The Gallic Wars, Part 1: The Eye Of The Storm

Hey all! Now that we are finished with the Crusades, I thought I would go back to a book analysis. This time we are doing The Gallic Wars, a gripping autobiography of Julius Caesar. I thought it would be good to start with a brief overview of Rome at the time.

Rome prospered. It had fought brutal wars taking the territory it now owned, but it had overcome it’s initial enemy’s. It had obtained truces with the bordering states around it, and it was RICH. It had rampant production and trade. Things were great. Hell, half of the nations around it were client states, meaning they had to pay tributes to it, only enhancing it’s wealth. In modern standards, by 60 B.C. it ruled Italy, Greece, most of Spain, southern France, Libya, Tunisia, Jerusalem, Syria, Lebanon, and some of Jordan! Things were great!

On top of its sprawling power and wealth, it had a great government! A senate made the executive and legislative decisions so no one person ruled. The legions were led by two consuls who had equally divided power so neither one of them could take over all Gaul, gaining power and prestige among the populace to an extent that if they destroy the other two or possibly let them die in a battle against the Parthians in Syria they could amass an army and then cross the Rubicon and take Rome and establish a dictatorship which would turn Rome into a one-man-ruled empire and that one man grew increasingly corrupt and eventually led Rome into a complete economic and civil collapse as it was invaded by enemies on all fronts! No, that would never happen!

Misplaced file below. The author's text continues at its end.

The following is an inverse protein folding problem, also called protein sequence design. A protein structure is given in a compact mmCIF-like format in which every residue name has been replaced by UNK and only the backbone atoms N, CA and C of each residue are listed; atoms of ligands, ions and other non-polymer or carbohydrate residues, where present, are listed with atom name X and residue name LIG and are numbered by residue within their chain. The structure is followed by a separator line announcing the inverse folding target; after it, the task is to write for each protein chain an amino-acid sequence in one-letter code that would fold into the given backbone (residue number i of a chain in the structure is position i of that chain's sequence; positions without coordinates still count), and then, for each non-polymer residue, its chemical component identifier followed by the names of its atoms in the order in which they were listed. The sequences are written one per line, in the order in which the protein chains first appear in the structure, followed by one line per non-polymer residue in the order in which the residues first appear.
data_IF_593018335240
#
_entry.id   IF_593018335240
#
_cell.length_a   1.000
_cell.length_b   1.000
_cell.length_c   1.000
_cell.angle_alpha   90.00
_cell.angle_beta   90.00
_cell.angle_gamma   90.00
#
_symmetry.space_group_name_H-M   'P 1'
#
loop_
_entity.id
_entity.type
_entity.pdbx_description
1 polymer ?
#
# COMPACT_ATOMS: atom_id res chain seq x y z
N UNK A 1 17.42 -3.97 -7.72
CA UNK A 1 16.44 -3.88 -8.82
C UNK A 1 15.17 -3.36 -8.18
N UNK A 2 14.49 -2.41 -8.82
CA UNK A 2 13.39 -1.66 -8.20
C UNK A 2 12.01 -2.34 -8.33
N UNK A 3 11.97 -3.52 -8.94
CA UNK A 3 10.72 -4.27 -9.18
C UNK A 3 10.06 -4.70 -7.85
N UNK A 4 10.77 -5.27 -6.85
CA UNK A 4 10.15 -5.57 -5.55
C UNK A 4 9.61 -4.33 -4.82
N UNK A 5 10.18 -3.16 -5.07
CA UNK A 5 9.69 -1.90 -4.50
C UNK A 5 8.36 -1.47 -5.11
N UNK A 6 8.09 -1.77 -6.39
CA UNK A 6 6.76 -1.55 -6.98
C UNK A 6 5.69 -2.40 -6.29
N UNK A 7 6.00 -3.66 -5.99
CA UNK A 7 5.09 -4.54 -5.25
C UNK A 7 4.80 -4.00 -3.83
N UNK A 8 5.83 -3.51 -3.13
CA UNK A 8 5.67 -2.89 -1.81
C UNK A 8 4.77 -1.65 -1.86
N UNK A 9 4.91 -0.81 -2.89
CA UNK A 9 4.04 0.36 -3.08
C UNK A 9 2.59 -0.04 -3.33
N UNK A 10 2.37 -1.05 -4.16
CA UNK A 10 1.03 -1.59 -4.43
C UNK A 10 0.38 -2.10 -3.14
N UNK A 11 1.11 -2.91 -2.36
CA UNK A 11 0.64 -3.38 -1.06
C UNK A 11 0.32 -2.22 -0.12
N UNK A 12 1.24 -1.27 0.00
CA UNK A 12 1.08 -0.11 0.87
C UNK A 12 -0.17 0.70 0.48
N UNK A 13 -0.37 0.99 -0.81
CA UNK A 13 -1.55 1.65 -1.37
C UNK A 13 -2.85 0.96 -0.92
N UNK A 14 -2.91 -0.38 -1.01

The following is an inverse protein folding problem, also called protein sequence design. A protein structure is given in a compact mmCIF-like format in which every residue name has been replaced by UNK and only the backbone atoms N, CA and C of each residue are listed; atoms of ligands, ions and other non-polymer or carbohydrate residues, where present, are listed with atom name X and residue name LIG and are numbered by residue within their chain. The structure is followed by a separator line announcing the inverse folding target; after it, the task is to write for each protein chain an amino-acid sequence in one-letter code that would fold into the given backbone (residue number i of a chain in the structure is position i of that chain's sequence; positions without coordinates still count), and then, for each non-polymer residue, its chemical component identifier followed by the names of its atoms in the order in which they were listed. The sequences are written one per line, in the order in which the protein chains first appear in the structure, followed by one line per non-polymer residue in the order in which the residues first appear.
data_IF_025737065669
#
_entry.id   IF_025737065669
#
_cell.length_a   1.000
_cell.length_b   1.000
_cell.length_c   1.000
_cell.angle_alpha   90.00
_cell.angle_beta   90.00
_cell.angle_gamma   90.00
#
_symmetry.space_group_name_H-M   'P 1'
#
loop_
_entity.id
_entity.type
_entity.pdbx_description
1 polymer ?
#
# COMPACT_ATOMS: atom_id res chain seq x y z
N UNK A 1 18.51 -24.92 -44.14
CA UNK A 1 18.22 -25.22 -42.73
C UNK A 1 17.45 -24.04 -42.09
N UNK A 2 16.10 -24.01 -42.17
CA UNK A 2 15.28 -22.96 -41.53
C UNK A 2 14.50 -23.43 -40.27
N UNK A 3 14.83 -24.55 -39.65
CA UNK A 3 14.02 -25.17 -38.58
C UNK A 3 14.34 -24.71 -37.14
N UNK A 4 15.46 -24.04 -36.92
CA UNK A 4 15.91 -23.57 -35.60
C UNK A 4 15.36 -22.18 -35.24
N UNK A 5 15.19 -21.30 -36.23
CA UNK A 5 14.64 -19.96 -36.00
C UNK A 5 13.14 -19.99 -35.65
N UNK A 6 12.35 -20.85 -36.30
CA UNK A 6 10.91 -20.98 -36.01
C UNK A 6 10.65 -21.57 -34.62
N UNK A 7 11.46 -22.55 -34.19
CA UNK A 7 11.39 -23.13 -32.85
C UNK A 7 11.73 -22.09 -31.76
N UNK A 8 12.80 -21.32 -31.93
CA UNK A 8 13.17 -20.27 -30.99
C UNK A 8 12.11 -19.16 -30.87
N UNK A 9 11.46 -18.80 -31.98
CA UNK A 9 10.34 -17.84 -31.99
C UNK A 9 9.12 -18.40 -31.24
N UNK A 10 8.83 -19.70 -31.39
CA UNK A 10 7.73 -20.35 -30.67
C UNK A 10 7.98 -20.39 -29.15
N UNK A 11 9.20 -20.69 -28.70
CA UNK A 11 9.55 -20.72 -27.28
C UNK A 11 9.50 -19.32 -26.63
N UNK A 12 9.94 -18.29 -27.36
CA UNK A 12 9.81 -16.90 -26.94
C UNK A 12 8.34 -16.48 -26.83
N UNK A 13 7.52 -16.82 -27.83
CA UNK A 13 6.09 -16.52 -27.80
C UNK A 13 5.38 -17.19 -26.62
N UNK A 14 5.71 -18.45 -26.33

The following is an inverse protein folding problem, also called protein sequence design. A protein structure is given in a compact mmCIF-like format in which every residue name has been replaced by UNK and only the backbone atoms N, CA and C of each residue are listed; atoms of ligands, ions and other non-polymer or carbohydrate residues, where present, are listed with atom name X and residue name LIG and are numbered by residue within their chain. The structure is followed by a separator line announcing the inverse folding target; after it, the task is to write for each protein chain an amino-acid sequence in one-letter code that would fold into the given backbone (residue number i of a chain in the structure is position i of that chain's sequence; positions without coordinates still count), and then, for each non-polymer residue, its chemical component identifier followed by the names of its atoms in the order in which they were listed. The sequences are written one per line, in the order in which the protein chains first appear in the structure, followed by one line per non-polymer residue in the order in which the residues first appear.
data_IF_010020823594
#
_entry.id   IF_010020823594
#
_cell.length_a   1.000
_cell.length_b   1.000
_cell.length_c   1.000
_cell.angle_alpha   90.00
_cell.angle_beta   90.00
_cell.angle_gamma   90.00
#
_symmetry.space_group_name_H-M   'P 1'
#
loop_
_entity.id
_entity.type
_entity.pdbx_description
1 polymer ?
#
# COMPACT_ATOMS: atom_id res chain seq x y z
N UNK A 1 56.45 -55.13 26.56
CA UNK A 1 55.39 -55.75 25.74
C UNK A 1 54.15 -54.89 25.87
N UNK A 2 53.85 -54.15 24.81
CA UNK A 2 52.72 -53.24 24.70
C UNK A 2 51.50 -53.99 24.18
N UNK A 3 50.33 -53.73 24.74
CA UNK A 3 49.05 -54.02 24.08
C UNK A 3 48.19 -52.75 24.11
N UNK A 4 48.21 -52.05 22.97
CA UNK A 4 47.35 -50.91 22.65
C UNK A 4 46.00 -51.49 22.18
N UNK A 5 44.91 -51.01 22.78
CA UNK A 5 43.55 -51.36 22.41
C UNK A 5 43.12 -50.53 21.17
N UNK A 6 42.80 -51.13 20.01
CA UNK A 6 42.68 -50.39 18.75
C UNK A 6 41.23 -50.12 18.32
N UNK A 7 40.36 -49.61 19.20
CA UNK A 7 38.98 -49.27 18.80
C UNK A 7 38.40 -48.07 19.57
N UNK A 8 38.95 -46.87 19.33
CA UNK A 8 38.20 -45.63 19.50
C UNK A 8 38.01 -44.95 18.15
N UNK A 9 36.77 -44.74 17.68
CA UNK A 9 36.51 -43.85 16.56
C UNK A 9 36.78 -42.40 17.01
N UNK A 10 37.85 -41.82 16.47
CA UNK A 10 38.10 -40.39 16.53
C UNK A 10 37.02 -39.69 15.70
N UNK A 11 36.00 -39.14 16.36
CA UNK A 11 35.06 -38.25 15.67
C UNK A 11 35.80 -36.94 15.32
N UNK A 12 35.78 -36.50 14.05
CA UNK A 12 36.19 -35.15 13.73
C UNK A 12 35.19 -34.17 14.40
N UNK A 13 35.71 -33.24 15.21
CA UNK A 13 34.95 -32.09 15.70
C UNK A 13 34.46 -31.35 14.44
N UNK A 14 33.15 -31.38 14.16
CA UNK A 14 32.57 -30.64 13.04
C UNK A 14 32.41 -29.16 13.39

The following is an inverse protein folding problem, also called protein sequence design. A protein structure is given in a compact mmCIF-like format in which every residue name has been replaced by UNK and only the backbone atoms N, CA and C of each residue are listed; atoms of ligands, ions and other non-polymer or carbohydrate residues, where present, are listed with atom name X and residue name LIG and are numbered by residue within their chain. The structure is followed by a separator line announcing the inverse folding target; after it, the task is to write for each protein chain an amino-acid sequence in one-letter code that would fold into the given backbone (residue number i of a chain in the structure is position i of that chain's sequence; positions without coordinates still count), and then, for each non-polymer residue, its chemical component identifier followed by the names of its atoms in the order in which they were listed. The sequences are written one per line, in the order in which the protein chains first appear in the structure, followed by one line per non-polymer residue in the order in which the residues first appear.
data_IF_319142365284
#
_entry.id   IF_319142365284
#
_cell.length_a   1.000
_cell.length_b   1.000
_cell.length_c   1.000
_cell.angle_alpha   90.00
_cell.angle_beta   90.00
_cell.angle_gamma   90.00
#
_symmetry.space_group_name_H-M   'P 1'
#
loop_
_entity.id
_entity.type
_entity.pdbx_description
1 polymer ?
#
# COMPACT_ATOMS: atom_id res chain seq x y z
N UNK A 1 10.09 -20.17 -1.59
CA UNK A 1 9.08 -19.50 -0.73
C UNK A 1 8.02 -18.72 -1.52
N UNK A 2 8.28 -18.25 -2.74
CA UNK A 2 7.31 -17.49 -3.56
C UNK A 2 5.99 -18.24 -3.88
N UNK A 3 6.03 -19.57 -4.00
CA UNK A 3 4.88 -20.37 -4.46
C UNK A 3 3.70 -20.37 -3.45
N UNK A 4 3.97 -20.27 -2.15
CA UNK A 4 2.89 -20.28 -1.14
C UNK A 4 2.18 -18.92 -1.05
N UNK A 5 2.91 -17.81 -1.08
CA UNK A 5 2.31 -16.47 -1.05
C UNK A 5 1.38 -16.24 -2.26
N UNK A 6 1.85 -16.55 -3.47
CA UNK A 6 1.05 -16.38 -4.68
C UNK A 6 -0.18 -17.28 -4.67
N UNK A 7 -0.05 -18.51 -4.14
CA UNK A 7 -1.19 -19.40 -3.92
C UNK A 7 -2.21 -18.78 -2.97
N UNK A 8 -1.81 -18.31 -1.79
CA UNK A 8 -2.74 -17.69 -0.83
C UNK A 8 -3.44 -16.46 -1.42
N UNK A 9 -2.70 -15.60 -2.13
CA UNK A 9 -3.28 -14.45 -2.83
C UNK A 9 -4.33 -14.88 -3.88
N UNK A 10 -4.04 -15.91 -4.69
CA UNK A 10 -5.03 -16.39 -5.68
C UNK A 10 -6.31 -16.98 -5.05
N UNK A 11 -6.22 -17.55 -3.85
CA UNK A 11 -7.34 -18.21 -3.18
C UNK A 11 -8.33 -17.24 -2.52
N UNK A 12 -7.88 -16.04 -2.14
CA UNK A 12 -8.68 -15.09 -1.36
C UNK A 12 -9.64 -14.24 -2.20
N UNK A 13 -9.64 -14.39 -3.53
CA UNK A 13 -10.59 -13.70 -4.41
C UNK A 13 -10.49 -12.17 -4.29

In 60 B.C. Julius Caesar ran for Consul and succeeded. He now had achieved enough power to lead an army and in general was higher in governmental position. He led escapades throughout the Republic, doing smaller tasks like quelling rebellions or engaging in diplomacy. Eventually he decided it was time to go back to Rome itself, and as he was sailing through the Aegean sea he was captured by pirates. He told them they would be crucified for their insolence. (not religious in any way, it was just a painful way of killing people. Jesus probably wasn’t even born yet.) They proceeded to laugh in his face. Eventually they were paid a ransom for him, and then he hunted them down and crucified them. As you see here and will see in my upcoming posts, You don’t mess with Gaius Flavius Julius Marcus Antonius Constantinos Septios Caesar. Most of those names were made up.

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